Yanai (Payetan)

Yannai (Hebrew: יניי or ינאי‎) was an important payyetan who lived in the late fifth-early sixth century in the Galilee in Byzantine Palestine. Sometimes referred to as the "father of piyyut," his poetry marks the beginning of the Classical Period of piyyut that ranged from the fifth-eighth centuries.[1] He was the first poet of piyyut to sign his name in an acrostic, to use end-rhyme, and to wrote for weekly services (not just for the High Holidays and particular festivals). According to Laura Lieber, the liturgical form most associated with Yannai is the qedushta, which embellishes the first 3 blessing of the Amidah (a part of the Jewish prayer service).[2]

Although Yannai was renown and influential during his time (he influenced the poet Eleazar ben Kalir), by the Middle Ages, much of his poetry eventually disappeared from the prayer book. Excepting a few poems, Yannai's work was essentially lost until its rediscovery in the Cairo Genizah. Medieval rabbi Ephraim of Bonn records a story in which Yannai became jealous of the great success of his student Eleazar ben Kalir, and killed him by hiding a scorpion in his sandal, and for this reason Yannai's piyyyutim are not recited in prayers.[3] However, Ephraim himself cast doubt on the reliability of the story.[4] Modern scholarship does not accept the historicity of the story, due to both chronological considerations, and the fact that Yannai was praised by many later figures.

In terms of textual editions, in the early twentieth century, Mahzor Yannai and Menahem Zulay's "Liturgical Poems of Yannai" were published. Z.M. Rabinowitz's critical edition of Yannai has become the foundation for contemporary studies of the text. Recently, Laura Lieber's critical translation and study of Yannai's poems has opened Yannai's poems up for study to scholars working more broadly on ancient Judaism, Christian liturgy, late antiquity, and early Byzantine history.[2]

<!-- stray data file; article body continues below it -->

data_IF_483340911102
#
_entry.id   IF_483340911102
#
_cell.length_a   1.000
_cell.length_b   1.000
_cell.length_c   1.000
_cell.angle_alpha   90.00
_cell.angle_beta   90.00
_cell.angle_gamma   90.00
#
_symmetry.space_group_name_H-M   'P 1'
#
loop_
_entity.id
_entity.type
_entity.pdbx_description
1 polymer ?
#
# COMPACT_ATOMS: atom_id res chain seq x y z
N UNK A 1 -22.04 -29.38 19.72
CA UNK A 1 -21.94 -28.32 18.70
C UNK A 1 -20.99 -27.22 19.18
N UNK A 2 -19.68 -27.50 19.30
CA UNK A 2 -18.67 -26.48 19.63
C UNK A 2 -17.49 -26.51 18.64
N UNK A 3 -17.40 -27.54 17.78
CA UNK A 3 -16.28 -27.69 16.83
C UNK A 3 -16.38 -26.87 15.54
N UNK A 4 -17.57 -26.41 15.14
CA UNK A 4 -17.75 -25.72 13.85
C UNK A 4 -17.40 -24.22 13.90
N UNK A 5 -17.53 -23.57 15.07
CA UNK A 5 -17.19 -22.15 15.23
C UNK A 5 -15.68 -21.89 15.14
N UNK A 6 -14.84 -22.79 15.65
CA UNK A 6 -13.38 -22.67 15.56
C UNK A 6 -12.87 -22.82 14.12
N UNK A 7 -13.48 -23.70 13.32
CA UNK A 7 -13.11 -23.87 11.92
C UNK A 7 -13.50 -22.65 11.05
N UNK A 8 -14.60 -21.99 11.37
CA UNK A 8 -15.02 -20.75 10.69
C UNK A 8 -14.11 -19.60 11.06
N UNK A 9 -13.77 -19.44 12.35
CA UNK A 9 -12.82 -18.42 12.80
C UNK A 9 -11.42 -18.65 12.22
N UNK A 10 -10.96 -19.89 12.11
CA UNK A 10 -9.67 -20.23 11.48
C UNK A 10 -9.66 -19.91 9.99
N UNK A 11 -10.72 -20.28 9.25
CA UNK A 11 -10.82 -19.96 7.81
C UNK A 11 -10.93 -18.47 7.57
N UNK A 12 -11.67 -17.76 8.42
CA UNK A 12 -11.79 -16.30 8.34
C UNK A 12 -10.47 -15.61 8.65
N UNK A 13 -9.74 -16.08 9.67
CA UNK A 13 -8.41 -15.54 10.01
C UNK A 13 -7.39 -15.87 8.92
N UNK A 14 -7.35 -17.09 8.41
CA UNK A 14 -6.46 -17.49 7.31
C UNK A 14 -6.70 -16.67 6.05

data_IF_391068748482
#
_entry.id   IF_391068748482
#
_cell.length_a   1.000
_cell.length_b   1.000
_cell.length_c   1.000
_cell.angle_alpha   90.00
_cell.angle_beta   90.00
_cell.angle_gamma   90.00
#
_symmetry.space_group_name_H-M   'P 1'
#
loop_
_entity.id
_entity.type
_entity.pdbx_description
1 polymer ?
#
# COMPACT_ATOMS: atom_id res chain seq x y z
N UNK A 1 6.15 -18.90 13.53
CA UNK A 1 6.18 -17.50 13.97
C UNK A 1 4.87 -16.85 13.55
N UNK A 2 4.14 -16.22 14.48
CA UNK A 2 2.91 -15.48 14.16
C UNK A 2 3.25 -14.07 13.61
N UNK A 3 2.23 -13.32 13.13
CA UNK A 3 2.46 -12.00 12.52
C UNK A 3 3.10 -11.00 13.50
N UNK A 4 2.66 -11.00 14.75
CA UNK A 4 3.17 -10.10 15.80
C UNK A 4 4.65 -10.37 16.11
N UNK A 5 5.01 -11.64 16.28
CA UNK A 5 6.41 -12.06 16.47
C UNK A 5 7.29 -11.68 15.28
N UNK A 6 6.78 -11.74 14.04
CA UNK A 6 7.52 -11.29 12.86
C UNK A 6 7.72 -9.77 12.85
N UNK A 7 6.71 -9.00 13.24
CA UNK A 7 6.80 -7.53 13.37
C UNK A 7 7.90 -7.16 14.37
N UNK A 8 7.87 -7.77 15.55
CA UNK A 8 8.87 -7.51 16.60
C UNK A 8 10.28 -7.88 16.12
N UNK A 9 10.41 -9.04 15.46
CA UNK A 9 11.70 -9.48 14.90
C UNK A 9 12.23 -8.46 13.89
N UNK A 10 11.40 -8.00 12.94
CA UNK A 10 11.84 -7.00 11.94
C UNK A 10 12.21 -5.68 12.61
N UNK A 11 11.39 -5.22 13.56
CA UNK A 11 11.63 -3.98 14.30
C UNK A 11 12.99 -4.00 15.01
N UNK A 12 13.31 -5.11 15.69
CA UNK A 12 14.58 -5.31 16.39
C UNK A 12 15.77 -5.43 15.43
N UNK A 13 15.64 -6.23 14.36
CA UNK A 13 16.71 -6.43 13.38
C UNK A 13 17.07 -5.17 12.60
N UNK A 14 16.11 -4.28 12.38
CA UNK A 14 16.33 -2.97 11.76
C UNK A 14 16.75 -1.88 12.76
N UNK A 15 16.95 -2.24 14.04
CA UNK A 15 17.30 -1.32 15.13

It is speculated that he may have composed the famous Unettaneh Tokef prayer. In 1938, Zulay published poems of Yannai collected from Geniza fragments.[5]

The following fragments remain to show his style:

  • אוני פטרי רחמתים: A ḳerovah for Sabbath ha-Gadol. It is said to include also הפלאת בלילה אז רוב נסים, found in the Passover Haggadah.
  • שיר השירים אשירה נא לידידי  : A shiv'ata for the seventh day of Pesaḥ. The middle portion is missing. It is designated as דרמושה (this reading must be substituted for the senseless לרמושה in the superscription), i.e., "bolt" or "beam" (δρόμος, otherwise called רהיט), and forms a sort of textual variation of Song of Songs, following the conception and interpretation of that book in the Midrash.
  • תעו אז בפתרוס: A silluḳ for Sabbath Shim'u, i.e., the second Sabbath before Tisha beAv.

Yannai, like his predecessor Jose b. Jose, is not as obscure in his vocabulary and in his metaphors as is Kalir, who is said to have been Yannai's pupil.

ReferencesEdit

  1. ^ For an examination of the complexities in dating piyyut, see: Laura Lieber, “‘You Have Skirted This Hill Long Enough’: The Tension between Rhetoric and History in a Byzantine Piyyut,” Hebrew Union College Annual 80 (2009): 63–114.
  2. ^ a b Laura Lieber, Yannai on Genesis: An Invitation to Piyyut (Cincinnati: Hebrew Union College Press, 2010)
  3. ^ Adina Hoffman & Peter Cole, Sacred Trash : the lost and found world of the Cairo Geniza, Page 103.
  4. ^ Shadal, Mevo leMachzor Bnei Roma
  5. ^ Zulay, Menahem; Piyyute Yannai: Liturgical Poems of Yannai / Collected from Geniza-Manuscripts and Other Sources (Publications of the Research I Berlin Shocken 1938

  This article incorporates text from a publication now in the public domainGotthard Deutsch & H. Brody (1901–1906). "Yannai". In Singer, Isidore; et al. (eds.). The Jewish Encyclopedia. New York: Funk & Wagnalls.CS1 maint: uses authors parameter (link) Its bibliography:

  • Rapoport, in Bikkurei haIttim, 1829, p. 111;
  • idem, in Kerem Ḥemed, 1841, vi. 25;
  • Luzzatto, Mevo, p. 10;
  • Zunz, Literaturgesch. p. 28;
  • Landshuth, Ammude haAvodah, p. 102;
  • Harkavy, Studien und Mittheilungen, v. 106;
  • S. A. Wertheimer, Ginze Yerushalayim, ii. 18b.